It’s report card time at our house. This is the time of the year in a teacher’s life where my daughters become orphans. They live on packaged noodles or the left-overs in the fridge. There is not much significant talking as they are lost in watching videos and I am not able to carry on a conversation unless it involves assessment. We have many interactions where the girls say something expecting a response and fifteen minutes later I ask them to repeat what they said. By then they say “Just forget it” I start out early in the morning, sitting in my pajamas typing out comments and find myself looking at the clock at 4 p.m. wondering why I feel so tired and hungry. Then I realize I haven’t eaten all day and I am still in my pajamas. Let’s not even talk about the housework.This goes on for at least two weekends and throughout the week, three times a year.
I don’t know about you, but when I receive my daughters report cards I read them once and then file them away. I am usually involved in my daughter’s education and the report card is just a small window of time. But when I am writing reports for my students, I spend hours writing and rewriting comments so the parents will get an accurate picture of what their child can do and what he needs to learn. As I reflect on the progress of each child, I feel like it is a personal reflection of who I am as a person. If a child hasn’t made the academic progress I think they should have made, I feel like a failure. Report cards are a direct reflection of my abilities and my shortcomings, especially when my administrator puts red marks all over my carefully chosen words.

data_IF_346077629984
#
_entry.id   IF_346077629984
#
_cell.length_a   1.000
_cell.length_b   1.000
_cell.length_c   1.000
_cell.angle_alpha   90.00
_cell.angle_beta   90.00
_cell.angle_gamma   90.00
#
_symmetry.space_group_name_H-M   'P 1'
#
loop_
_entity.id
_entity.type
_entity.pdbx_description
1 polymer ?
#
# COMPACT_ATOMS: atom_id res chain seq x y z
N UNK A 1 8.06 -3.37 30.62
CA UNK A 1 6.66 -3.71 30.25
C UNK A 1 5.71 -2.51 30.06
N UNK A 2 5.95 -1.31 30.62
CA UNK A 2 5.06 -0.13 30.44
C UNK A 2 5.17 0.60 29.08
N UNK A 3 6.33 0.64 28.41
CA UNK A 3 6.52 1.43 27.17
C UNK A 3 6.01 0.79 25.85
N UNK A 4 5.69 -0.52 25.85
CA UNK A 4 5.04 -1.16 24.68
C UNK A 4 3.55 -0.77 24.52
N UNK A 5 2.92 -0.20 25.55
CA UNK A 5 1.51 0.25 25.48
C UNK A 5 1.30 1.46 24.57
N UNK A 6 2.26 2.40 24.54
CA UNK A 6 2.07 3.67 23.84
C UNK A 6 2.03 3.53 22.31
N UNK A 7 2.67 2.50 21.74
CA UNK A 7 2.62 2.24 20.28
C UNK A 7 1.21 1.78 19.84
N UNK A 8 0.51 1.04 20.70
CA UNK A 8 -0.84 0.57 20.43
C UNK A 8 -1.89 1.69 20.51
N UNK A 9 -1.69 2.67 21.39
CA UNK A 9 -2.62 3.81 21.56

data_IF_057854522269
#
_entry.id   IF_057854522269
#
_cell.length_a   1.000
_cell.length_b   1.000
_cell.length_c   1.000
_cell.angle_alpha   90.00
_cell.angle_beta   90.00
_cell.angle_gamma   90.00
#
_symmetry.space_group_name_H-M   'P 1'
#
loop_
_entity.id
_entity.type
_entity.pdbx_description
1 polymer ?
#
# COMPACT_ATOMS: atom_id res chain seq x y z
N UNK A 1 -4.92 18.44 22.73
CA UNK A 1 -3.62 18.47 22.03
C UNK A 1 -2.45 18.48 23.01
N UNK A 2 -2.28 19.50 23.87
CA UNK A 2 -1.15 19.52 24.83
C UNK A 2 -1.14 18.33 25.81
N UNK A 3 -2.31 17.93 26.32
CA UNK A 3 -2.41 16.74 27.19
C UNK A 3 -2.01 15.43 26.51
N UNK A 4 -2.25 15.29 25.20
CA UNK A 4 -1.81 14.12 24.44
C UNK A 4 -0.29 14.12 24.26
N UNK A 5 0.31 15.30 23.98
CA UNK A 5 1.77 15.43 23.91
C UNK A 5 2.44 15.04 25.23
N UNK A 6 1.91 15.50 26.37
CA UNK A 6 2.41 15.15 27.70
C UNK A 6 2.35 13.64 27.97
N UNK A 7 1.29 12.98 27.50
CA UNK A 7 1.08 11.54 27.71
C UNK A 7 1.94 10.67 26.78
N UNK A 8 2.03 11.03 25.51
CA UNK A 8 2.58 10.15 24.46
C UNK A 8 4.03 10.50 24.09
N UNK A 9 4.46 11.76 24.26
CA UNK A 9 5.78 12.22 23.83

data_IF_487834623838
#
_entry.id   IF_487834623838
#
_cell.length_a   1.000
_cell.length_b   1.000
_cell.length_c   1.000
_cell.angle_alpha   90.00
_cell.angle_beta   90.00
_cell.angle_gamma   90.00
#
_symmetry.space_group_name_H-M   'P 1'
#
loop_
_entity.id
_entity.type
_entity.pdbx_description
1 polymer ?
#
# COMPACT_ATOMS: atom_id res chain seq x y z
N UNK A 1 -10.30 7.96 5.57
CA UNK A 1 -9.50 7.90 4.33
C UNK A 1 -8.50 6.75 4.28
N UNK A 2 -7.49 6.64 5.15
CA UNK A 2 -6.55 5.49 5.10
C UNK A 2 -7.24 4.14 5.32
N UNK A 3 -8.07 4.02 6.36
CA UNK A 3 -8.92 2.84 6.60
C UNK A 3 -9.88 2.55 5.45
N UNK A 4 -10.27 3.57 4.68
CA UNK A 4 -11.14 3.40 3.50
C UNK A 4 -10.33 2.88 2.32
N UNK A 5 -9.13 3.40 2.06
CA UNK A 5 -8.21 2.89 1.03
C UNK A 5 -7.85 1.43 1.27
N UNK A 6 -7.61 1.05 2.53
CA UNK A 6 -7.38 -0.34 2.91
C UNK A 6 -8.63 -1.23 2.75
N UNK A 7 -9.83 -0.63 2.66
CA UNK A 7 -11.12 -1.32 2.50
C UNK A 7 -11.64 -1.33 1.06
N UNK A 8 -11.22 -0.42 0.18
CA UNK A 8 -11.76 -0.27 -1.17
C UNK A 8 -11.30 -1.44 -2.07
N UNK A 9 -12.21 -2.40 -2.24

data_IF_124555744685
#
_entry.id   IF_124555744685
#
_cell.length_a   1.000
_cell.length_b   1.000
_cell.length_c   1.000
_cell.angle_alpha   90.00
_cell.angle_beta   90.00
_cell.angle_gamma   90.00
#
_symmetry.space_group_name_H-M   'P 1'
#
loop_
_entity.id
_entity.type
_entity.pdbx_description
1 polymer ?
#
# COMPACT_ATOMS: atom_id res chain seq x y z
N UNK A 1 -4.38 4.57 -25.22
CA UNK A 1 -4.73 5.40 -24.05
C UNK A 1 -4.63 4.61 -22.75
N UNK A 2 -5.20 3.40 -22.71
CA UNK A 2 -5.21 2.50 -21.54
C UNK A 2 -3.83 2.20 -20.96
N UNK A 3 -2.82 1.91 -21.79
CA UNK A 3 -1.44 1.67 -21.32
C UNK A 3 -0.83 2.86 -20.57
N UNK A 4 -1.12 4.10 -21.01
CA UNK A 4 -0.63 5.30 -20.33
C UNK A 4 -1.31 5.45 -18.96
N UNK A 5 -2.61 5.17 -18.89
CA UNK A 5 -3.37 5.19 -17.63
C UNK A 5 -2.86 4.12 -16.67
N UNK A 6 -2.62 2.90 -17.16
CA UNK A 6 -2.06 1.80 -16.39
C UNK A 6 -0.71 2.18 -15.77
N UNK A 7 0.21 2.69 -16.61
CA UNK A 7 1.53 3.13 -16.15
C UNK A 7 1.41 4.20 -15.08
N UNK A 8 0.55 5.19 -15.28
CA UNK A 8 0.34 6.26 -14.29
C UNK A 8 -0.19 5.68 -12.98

I am reading a book by Peter Johnston entitled Choice Words. He talks about how our words have power to change a life for the better or for the worse. Our words can make meaning or make people. Just the little word “yet” can change the value of person. You can’t cook that meal., as opposed to You can’t cook that meal, yet. The difference between “You never will” and “You will learn it.”
Many of his ideas remind me of Colossians 3:9-10 (NLT) 9 Don’t lie to each other, for you have stripped off your old sinful nature and all its wicked deeds. 10 Put on your new nature, and be renewed as you learn to know your Creator and become like him. I sometimes believe the lie that who I am today is who I always will be. In the thesaurus, the word renewed is associated with come back to, or take up again. If I am going to come back again, I must leave first. I love the grace that God offers in these words as you learn to know your Creator. It gives me permission to make mistakes. to work on my relationship with God and still feel confident in my value as His child. The truth is I am a work in progress.
After parent-teacher interviews I often feel shaken and bruised, because not all parents I encounter extend God’s grace. I find hope in knowing that I am not a perfect person yet, but as I pursue my relationship with my Creator I will be renewed day by day. As I journey on the path of life, I long for personal renewal so I can offer hope to others that I meet on the path. I fear failure, but maybe my failure is a chance for God’s grace to play out in my life. As I am renewed, others may see that I am a work in progress, but I haven’t arrived yet. Take courage my friend, if you are struggling in a certain area in your life, give yourself permission to say “I haven’t arrived yet, I am being renewed.”